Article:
Twelve jobs you can do with a law degree
If you have ever found yourself saying ‘I’m studying law but I don’t want to be a lawyer’?, don’t panic. The competencies you are developing during your law degree and legal work experience are relevant in many alternative careers. Analytical and research skills, for example, are needed by not just solicitors or barristers but most other professions. Likewise, good communication and problem-solving skills are directly transferable to many careers including management, town planning and consultancy work. There are also roles where legal knowledge as opposed to skills, is particularly useful – such as HR or tax advisory work. As company secretary Donald McPherson recommends: 'Think of your legal qualification as the start of your learning, rather than the end of it – always grab opportunities to learn new skills and broaden your experience.’
1. Qualifying as a chartered/company secretary
Company secretaries ensure organisations comply with company law and regulations. Their work includes maintaining records about an organisation, preparing reports and keeping directors up to date with legal developments. They are likely to work with directors and senior staff and may be involved in planning, finance and arranging insurance. Chartered secretaries are experienced company secretaries who have qualified through ICSA (the Institute of Chartered Secretaries and Administrators). Vacancies are advertised in the national press and their respective websites, and through specialist recruitment agencies.
Donald McPherson, company secretary at Alliance Trust PLC, told TARGETjobs Law: ‘I have found that a legal background provides a framework for approaching issues dispassionately and thinking through all the implications before acting.'
2. A graduate role in the Civil Service Fast Stream
The Civil Service Fast Stream offers approximately 700 graduate vacancies each year in a wide range of Civil Service departments. Those who join the Fast Stream are guaranteed a series of intensive job placements designed to prepare them for senior managerial positions. Fast streamers move between projects and sections within their departments and take up postings in other departments and agencies. Application is via an online process with an annual deadline in early November, and recruiters are looking for an ability to work under pressure, attention to detail and commercial awareness – all traits which are encouraged on a law degree course.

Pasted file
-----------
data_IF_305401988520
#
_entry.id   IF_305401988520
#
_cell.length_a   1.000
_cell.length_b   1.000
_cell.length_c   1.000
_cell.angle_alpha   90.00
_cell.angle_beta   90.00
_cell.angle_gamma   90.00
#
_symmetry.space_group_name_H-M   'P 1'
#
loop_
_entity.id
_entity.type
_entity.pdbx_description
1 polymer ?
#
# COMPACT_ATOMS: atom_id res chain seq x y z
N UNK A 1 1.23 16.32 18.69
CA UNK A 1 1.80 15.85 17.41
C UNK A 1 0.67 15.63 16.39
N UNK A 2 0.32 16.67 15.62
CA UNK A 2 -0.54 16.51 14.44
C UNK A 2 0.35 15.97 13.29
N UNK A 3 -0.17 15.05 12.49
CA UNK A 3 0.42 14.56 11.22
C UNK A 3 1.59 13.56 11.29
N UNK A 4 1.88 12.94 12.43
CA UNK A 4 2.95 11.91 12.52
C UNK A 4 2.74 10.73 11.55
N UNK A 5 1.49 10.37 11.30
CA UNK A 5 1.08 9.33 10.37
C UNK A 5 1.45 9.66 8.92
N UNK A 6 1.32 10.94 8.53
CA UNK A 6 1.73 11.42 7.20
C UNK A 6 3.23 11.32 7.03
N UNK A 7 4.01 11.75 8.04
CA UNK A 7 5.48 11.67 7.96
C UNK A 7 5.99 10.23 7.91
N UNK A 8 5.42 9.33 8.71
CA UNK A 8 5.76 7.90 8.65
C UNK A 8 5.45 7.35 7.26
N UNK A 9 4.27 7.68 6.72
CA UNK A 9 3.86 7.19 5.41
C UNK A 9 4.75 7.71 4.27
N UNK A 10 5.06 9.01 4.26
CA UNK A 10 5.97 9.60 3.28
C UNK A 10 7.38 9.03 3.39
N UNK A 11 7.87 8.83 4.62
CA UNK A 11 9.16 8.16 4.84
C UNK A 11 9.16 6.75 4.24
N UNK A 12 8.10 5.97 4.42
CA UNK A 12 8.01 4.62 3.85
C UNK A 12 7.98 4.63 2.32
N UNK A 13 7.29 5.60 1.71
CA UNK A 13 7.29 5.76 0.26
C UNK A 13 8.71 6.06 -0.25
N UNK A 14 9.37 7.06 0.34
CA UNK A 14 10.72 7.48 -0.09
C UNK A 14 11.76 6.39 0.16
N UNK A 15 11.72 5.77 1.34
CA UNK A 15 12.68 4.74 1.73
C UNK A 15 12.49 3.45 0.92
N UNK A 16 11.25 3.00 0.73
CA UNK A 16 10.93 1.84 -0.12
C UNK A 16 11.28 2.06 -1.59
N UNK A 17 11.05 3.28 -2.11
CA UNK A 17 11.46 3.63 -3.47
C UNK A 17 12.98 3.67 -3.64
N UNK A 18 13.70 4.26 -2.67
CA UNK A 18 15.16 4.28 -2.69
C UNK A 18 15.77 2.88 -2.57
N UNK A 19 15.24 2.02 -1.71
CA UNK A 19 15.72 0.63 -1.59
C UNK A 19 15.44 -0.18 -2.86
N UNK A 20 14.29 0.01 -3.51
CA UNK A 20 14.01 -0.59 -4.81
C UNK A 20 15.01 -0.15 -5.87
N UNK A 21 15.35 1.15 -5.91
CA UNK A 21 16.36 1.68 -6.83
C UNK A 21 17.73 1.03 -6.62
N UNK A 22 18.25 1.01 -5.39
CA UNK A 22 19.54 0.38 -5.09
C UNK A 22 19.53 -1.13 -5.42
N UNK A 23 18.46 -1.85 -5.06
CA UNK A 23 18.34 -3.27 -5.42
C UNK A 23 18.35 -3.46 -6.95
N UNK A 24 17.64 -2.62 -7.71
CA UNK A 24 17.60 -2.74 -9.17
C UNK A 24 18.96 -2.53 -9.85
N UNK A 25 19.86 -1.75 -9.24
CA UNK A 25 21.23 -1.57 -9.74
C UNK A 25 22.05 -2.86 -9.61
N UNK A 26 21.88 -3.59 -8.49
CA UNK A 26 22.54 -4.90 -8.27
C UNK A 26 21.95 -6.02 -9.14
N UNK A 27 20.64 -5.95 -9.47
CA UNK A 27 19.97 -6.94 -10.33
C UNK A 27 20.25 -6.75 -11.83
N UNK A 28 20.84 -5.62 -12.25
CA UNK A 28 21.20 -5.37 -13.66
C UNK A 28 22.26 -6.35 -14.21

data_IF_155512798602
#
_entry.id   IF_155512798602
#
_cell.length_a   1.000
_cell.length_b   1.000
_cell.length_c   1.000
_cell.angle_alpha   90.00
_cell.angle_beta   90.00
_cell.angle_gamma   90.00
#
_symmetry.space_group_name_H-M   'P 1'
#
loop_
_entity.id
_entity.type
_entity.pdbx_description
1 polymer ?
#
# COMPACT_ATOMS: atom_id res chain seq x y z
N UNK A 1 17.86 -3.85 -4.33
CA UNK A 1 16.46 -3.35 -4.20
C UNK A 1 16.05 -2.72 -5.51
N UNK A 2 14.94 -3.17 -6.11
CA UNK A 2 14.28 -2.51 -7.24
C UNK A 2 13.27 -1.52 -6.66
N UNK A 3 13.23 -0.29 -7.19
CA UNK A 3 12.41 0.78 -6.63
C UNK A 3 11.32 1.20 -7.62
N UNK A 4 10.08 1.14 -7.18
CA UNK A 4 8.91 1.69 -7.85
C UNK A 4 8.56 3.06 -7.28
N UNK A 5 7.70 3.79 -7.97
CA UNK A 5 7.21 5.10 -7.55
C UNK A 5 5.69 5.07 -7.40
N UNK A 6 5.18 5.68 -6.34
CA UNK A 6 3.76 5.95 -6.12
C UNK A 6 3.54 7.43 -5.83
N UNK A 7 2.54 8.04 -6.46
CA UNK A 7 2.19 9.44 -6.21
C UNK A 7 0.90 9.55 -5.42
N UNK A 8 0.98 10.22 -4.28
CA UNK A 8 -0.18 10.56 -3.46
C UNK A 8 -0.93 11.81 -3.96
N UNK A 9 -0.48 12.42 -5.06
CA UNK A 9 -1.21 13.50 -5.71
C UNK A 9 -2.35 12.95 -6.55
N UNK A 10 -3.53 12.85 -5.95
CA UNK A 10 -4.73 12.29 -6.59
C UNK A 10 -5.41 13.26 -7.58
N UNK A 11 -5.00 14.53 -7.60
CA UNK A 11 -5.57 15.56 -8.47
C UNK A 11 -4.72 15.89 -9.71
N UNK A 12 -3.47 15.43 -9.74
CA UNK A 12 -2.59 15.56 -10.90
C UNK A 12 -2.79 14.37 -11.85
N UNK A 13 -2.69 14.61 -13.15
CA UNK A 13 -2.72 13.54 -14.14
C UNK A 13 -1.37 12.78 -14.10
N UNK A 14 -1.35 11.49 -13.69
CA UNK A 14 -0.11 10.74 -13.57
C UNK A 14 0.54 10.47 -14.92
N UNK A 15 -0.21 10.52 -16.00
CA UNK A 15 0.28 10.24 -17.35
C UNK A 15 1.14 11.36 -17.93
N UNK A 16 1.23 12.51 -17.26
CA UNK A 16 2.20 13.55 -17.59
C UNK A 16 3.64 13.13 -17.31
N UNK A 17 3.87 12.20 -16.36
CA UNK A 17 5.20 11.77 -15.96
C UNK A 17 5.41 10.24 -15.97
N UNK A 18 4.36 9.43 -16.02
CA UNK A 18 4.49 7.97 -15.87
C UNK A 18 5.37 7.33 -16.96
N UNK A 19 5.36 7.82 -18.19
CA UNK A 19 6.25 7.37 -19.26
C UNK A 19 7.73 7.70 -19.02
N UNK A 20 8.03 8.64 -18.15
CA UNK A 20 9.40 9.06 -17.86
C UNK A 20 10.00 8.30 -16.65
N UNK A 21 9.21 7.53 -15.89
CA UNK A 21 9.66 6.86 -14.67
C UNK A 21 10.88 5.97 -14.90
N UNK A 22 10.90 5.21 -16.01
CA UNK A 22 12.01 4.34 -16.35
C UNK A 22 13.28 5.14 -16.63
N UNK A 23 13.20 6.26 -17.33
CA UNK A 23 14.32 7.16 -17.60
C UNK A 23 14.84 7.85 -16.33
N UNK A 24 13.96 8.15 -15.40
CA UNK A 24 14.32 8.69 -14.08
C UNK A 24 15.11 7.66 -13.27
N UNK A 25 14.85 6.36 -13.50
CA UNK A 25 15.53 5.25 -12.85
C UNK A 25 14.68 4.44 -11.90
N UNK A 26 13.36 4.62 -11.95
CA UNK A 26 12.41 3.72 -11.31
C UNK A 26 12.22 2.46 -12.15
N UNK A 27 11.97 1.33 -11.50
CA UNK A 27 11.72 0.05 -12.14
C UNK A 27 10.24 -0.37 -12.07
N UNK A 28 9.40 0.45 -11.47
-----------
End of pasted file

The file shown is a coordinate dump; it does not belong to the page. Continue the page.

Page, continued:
3. A clerkship in the Houses of Parliament
A small number of clerkships are available in the House of Lords. Clerks work in the various offices of the House of Lords administration; they give advice on practice and procedure in the House and support committee work – committee office clerks organise inquiries and draft reports, for example. Appointments are made via the same Civil Service Fast Stream programme described above. Other roles at the Houses of Parliament are recruited separately and vacancies are advertised in the national press and their respective websites.
4. Joining the HM Revenue & Customs (HMRC)
As well as its traditional work of collecting tax, HMRC is responsible for making sure the national minimum wage is properly paid, paying tax credits and collecting student loans. Graduates can apply for the department’s graduate programme, which offers a four-year training scheme leading to accountancy, management or tax inspector qualifications. To work in this field you’ll need a logical mind and the ability to apply the law to different scenarios. You’ll also need an eye for detail and the ability to spot inconsistencies.
5. Working as a tax consultant…
Sitting on the other side of the fence to the HMRC, tax consultants offer advice to businesses or private clients on particular tax problems or ongoing cost-effective tax solutions. Each year’s Budget brings with it new legislation so a background in analysing legal changes is useful. Tax consultancies, including the Big 4 accountancy firms, seek graduates in law as well as accounting, tax or business. They look for evidence of problem solving, persuasion, gaining the trust of clients and organisational skills during their recruitment process. Your law degree may exempt you from some of the exams tax practitioners sit to gain the professional qualifications to become a tax consultant.
6. …or a chartered town planner